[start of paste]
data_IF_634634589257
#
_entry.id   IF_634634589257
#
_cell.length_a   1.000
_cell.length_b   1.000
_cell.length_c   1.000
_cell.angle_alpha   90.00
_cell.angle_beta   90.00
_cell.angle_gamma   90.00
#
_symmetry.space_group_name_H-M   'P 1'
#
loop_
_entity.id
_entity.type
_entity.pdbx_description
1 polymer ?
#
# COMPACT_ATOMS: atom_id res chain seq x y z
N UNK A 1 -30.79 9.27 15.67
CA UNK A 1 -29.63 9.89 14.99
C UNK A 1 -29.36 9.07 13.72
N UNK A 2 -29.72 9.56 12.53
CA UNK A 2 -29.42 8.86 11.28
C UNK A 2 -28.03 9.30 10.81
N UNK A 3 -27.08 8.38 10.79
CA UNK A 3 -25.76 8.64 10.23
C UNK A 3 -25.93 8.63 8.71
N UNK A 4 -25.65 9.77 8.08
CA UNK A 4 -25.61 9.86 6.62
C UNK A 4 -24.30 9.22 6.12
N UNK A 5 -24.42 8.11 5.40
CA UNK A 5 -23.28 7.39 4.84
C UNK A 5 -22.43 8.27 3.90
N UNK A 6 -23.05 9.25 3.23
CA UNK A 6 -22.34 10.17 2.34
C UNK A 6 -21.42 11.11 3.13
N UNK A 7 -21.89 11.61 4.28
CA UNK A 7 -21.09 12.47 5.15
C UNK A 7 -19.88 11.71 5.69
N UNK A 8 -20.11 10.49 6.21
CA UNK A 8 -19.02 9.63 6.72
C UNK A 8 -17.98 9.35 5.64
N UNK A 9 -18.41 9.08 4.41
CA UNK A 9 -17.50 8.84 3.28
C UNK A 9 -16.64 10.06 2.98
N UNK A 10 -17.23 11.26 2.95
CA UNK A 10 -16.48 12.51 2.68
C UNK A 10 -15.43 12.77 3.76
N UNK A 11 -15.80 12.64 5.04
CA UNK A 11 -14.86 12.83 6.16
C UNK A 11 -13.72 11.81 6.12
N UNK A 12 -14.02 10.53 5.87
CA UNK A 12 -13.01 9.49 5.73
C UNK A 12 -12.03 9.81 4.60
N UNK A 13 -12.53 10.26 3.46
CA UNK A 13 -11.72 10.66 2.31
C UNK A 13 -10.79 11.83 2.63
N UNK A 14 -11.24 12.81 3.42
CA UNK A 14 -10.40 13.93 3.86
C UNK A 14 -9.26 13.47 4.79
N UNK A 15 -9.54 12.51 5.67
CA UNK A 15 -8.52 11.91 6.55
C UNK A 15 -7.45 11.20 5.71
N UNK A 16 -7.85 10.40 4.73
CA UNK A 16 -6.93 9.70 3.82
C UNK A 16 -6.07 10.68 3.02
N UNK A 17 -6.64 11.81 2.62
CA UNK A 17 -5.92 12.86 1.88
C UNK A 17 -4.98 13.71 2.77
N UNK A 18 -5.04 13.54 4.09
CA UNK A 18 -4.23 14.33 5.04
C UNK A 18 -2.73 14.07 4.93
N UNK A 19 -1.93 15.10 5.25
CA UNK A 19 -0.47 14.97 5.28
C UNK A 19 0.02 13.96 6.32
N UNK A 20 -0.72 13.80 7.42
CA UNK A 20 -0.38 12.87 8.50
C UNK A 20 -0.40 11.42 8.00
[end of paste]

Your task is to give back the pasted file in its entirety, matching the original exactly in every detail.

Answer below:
data_IF_634634589257
#
_entry.id   IF_634634589257
#
_cell.length_a   1.000
_cell.length_b   1.000
_cell.length_c   1.000
_cell.angle_alpha   90.00
_cell.angle_beta   90.00
_cell.angle_gamma   90.00
#
_symmetry.space_group_name_H-M   'P 1'
#
loop_
_entity.id
_entity.type
_entity.pdbx_description
1 polymer ?
#
# COMPACT_ATOMS: atom_id res chain seq x y z
N UNK A 1 -30.79 9.27 15.67
CA UNK A 1 -29.63 9.89 14.99
C UNK A 1 -29.36 9.07 13.72
N UNK A 2 -29.72 9.56 12.53
CA UNK A 2 -29.42 8.86 11.28
C UNK A 2 -28.03 9.30 10.81
N UNK A 3 -27.08 8.38 10.79
CA UNK A 3 -25.76 8.64 10.23
C UNK A 3 -25.93 8.63 8.71
N UNK A 4 -25.65 9.77 8.08
CA UNK A 4 -25.61 9.86 6.62
C UNK A 4 -24.30 9.22 6.12
N UNK A 5 -24.42 8.11 5.40
CA UNK A 5 -23.28 7.39 4.84
C UNK A 5 -22.43 8.27 3.90
N UNK A 6 -23.05 9.25 3.23
CA UNK A 6 -22.34 10.17 2.34
C UNK A 6 -21.42 11.11 3.13
N UNK A 7 -21.89 11.61 4.28
CA UNK A 7 -21.09 12.47 5.15
C UNK A 7 -19.88 11.71 5.69
N UNK A 8 -20.11 10.49 6.21
CA UNK A 8 -19.02 9.63 6.72
C UNK A 8 -17.98 9.35 5.64
N UNK A 9 -18.41 9.08 4.41
CA UNK A 9 -17.50 8.84 3.28
C UNK A 9 -16.64 10.06 2.98
N UNK A 10 -17.23 11.26 2.95
CA UNK A 10 -16.48 12.51 2.68
C UNK A 10 -15.43 12.77 3.76
N UNK A 11 -15.80 12.64 5.04
CA UNK A 11 -14.86 12.83 6.16
C UNK A 11 -13.72 11.81 6.12
N UNK A 12 -14.02 10.53 5.87
CA UNK A 12 -13.01 9.49 5.73
C UNK A 12 -12.03 9.81 4.60
N UNK A 13 -12.53 10.26 3.46
CA UNK A 13 -11.72 10.66 2.31
C UNK A 13 -10.79 11.83 2.63
N UNK A 14 -11.24 12.81 3.42
CA UNK A 14 -10.40 13.93 3.86
C UNK A 14 -9.26 13.47 4.79
N UNK A 15 -9.54 12.51 5.67
CA UNK A 15 -8.52 11.91 6.55
C UNK A 15 -7.45 11.20 5.71
N UNK A 16 -7.85 10.40 4.73
CA UNK A 16 -6.93 9.70 3.82
C UNK A 16 -6.07 10.68 3.02
N UNK A 17 -6.64 11.81 2.62
CA UNK A 17 -5.92 12.86 1.88
C UNK A 17 -4.98 13.71 2.77
N UNK A 18 -5.04 13.54 4.09
CA UNK A 18 -4.23 14.33 5.04
C UNK A 18 -2.73 14.07 4.93
N UNK A 19 -1.93 15.10 5.25
CA UNK A 19 -0.47 14.97 5.28
C UNK A 19 0.02 13.96 6.32
N UNK A 20 -0.72 13.80 7.42
CA UNK A 20 -0.38 12.87 8.50
C UNK A 20 -0.40 11.42 8.00